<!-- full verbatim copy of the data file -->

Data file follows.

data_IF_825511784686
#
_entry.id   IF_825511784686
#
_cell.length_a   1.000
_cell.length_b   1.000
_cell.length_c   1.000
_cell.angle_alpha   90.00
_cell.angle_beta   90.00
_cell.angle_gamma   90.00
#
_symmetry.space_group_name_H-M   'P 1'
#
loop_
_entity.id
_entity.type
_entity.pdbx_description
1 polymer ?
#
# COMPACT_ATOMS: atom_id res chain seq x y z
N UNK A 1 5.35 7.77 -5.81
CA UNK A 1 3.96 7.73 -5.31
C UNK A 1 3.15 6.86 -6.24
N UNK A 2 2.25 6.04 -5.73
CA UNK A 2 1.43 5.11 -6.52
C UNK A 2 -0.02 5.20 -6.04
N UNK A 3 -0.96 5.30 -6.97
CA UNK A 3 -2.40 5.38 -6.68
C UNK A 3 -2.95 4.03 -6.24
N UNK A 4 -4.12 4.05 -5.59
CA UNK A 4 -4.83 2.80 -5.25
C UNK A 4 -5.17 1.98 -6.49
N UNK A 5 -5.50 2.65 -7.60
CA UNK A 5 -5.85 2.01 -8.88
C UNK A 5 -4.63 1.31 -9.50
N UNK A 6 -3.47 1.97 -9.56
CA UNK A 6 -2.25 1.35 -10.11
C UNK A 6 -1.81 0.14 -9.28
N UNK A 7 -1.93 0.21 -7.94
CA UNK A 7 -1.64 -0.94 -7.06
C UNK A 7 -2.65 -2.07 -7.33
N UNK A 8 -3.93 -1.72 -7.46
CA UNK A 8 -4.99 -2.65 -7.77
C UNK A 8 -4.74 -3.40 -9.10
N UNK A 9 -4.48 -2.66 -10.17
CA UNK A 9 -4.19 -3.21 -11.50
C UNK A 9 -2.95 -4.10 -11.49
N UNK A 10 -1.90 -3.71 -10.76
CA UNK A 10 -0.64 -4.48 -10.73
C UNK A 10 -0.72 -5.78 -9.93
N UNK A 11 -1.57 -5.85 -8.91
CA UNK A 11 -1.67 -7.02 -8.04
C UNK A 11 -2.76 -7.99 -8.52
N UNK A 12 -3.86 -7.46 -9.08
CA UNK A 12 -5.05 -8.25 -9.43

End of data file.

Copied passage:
data_IF_825511784686
#
_entry.id   IF_825511784686
#
_cell.length_a   1.000
_cell.length_b   1.000
_cell.length_c   1.000
_cell.angle_alpha   90.00
_cell.angle_beta   90.00
_cell.angle_gamma   90.00
#
_symmetry.space_group_name_H-M   'P 1'
#
loop_
_entity.id
_entity.type
_entity.pdbx_description
1 polymer ?
#
# COMPACT_ATOMS: atom_id res chain seq x y z
N UNK A 1 5.35 7.77 -5.81
CA UNK A 1 3.96 7.73 -5.31
C UNK A 1 3.15 6.86 -6.24
N UNK A 2 2.25 6.04 -5.73
CA UNK A 2 1.43 5.11 -6.52
C UNK A 2 -0.02 5.20 -6.04
N UNK A 3 -0.96 5.30 -6.97
CA UNK A 3 -2.40 5.38 -6.68
C UNK A 3 -2.95 4.03 -6.24
N UNK A 4 -4.12 4.05 -5.59
CA UNK A 4 -4.83 2.80 -5.25
C UNK A 4 -5.17 1.98 -6.49
N UNK A 5 -5.50 2.65 -7.60
CA UNK A 5 -5.85 2.01 -8.88
C UNK A 5 -4.63 1.31 -9.50
N UNK A 6 -3.47 1.97 -9.56
CA UNK A 6 -2.25 1.35 -10.11
C UNK A 6 -1.81 0.14 -9.28
N UNK A 7 -1.93 0.21 -7.94
CA UNK A 7 -1.64 -0.94 -7.06
C UNK A 7 -2.65 -2.07 -7.33
N UNK A 8 -3.93 -1.72 -7.46
CA UNK A 8 -4.99 -2.65 -7.77
C UNK A 8 -4.74 -3.40 -9.10
N UNK A 9 -4.48 -2.66 -10.17
CA UNK A 9 -4.19 -3.21 -11.50
C UNK A 9 -2.95 -4.10 -11.49
N UNK A 10 -1.90 -3.71 -10.76
CA UNK A 10 -0.64 -4.48 -10.73
C UNK A 10 -0.72 -5.78 -9.93
N UNK A 11 -1.57 -5.85 -8.91
CA UNK A 11 -1.67 -7.02 -8.04
C UNK A 11 -2.76 -7.99 -8.52
N UNK A 12 -3.86 -7.46 -9.08
CA UNK A 12 -5.05 -8.25 -9.43